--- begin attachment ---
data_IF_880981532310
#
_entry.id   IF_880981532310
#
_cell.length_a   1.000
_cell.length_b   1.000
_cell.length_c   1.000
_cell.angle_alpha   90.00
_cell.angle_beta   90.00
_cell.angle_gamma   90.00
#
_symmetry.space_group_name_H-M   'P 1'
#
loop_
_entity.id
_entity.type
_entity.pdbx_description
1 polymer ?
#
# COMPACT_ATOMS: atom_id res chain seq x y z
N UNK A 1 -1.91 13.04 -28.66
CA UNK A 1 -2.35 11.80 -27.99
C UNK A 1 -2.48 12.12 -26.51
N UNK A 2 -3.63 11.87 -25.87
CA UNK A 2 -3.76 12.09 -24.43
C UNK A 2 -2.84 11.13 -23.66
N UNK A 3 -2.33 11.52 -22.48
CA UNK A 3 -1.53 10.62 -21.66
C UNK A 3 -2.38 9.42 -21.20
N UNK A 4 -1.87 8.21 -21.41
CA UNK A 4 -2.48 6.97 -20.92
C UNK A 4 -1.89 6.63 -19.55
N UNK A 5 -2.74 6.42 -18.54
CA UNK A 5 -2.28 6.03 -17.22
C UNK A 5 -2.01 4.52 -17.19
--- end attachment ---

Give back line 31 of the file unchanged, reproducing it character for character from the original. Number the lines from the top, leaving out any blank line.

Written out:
CA UNK A 4 -2.48 6.97 -20.92